Washing Plastic (V4)
Washing plastic is essential in the recycling process and at the moment it is mostly done by hand – a very time-consuming process.
While working with plastic films I came in contact with water and plastic and the advantages but also dangers it has to offer. Shredding film has turned out to be a challenge because of overheating and dust. My only solution for this was to work with a water-cooling system. I got familiar with the dangers of microplastic in water, the dirt and chemicals, and filtration processes. I changed my focus and now I am working on everything which has to do with washing. Starting before shredding and ending with a clean and dry workable material.
Washing plastic is a very broad topic and it contains many different steps. Each of them is important and I will spend the next months on researching, experimenting and updating you guys – I hope, together with your help, we can create a way to make it possible, that small workshops are able to work efficiently and save for the environment.
Creating clean plastic demands different machines, which have to function in a workflow. Designing this process seems to me as important as designing the machines so I will also work a lot on how the different work steps could look like.
So what have I done so far:
After gathering all the information from @mathijsstroobers topic washing plastic and some research I have defined and started to work on the different steps – Cutting and prewashing, shredding with water, collecting the shreds in a mesh bag, modifying a washing machine, drying and most important filtering.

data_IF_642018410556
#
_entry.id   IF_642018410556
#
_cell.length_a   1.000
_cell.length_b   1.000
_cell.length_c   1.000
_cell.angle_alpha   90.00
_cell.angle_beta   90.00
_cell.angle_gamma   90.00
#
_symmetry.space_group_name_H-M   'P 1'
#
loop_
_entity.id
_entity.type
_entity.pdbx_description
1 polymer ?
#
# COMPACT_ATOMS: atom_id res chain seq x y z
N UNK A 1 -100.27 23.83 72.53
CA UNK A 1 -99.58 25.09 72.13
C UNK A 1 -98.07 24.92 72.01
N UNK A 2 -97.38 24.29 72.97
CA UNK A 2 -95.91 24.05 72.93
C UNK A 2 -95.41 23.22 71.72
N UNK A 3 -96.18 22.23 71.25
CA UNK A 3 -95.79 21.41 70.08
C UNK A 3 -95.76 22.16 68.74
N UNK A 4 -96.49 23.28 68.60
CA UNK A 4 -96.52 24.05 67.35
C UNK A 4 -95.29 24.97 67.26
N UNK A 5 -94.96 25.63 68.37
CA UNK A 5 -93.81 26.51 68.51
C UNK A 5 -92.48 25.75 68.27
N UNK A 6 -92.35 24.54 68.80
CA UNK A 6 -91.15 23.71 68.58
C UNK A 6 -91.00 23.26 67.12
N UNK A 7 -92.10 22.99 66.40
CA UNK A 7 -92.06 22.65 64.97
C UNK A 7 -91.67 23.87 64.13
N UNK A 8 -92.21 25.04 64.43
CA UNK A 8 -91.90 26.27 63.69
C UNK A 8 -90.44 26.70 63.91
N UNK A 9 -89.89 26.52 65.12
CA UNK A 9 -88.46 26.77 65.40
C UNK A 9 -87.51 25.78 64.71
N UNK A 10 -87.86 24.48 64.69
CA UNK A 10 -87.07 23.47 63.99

Cutting and prewashing:
I haven’t done any experiments here yet, but I believe for some sort of products it might be helpful to clean them a little bit before shredding, e.g. oily surfaces or impurities like sand which would be to rough on the shredder. Though the end goal is to make this step obsolete.
Shredding with water:
This is a fairly easy process, as long as your shredder is built from stainless steel or made water-resistant in any other way. I connect a pump (link here) to a water tank, located beneath the shredder from there a pipe leads up to the shredder and the water cools, contains the dust and ends up in the tank again. Of course, you need some sort of sieve or mesh to keep the plastic shreds out of the pump. In my first system I used a fine mesh on the bottom, this way turned out to be prone to failure and clogged up easily.
Collecting shreds in a mesh bag:
For the next system, I am trying bags made out of mesh. They will be connected directly to the shredder, collect the plastic, but let out the water and the dirt. For these bags, I am trying differently sized mashes to see what works the best for what kind of plastics and shredders. Changing to bags can help to keep a necessary cleanliness, they are used from shredding to washing to drying and also for storing.
A color system could help to keep the individual bags dedicated to one certain kind of plastics.
Modifying a washing machine:
A household laundry washing machine provides me with many features I can take advantage of. I can use the different programs, temperatures and especially the centrifugation function, which will help a lot to get the plastic dry after its clean. All whats then still necessary is to hang up the bag for a little bit and the plastic is ready to use. Connected to a water pump and tanks the machine manages to run autonomous and I can contain the dirt and microplastic in a filter, before adding the greywater to the sewage or even water plants. To save energy and reduce material damage the pump is controlled by a relay which turns on when the inlet valve of the washing machine opens up. How effective this process is gonna be I still have to find out in the next weeks with many experiments and ways to proof the cleanliness of the plastic.